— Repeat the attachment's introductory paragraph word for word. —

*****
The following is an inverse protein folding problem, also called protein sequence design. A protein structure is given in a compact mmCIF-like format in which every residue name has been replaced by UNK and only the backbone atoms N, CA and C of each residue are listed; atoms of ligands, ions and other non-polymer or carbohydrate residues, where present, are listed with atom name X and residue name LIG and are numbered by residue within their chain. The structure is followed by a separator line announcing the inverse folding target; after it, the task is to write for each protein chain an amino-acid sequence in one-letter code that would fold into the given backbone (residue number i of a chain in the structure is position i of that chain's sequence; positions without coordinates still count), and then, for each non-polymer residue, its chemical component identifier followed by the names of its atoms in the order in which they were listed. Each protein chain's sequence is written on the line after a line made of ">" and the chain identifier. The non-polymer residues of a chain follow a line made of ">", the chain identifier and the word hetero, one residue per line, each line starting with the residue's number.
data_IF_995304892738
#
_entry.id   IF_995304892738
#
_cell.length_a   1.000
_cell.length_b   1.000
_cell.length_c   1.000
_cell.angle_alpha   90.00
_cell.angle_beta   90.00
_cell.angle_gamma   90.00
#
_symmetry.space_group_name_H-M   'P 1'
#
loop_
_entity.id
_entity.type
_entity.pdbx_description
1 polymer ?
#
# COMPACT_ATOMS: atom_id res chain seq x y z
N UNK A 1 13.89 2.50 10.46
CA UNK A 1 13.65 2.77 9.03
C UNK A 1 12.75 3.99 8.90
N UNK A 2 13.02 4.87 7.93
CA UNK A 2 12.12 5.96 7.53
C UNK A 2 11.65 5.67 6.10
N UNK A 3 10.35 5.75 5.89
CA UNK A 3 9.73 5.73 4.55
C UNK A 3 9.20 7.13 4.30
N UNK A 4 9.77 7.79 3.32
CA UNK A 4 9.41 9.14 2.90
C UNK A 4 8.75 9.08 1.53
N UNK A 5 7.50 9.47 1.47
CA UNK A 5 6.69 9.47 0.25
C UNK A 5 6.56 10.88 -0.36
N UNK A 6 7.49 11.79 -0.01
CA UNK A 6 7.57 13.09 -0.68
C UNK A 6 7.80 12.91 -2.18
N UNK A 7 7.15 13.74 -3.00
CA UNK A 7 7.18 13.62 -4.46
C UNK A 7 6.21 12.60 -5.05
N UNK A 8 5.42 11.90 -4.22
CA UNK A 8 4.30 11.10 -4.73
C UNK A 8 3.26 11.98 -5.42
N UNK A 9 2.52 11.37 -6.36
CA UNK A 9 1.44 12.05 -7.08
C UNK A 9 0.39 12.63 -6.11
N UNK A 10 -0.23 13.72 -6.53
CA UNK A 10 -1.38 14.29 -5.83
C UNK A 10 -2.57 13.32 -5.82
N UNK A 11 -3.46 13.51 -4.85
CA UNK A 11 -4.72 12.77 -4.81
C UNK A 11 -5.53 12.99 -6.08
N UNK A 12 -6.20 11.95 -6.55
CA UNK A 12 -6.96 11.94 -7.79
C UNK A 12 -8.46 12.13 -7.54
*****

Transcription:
The following is an inverse protein folding problem, also called protein sequence design. A protein structure is given in a compact mmCIF-like format in which every residue name has been replaced by UNK and only the backbone atoms N, CA and C of each residue are listed; atoms of ligands, ions and other non-polymer or carbohydrate residues, where present, are listed with atom name X and residue name LIG and are numbered by residue within their chain. The structure is followed by a separator line announcing the inverse folding target; after it, the task is to write for each protein chain an amino-acid sequence in one-letter code that would fold into the given backbone (residue number i of a chain in the structure is position i of that chain's sequence; positions without coordinates still count), and then, for each non-polymer residue, its chemical component identifier followed by the names of its atoms in the order in which they were listed. Each protein chain's sequence is written on the line after a line made of ">" and the chain identifier. The non-polymer residues of a chain follow a line made of ">", the chain identifier and the word hetero, one residue per line, each line starting with the residue's number.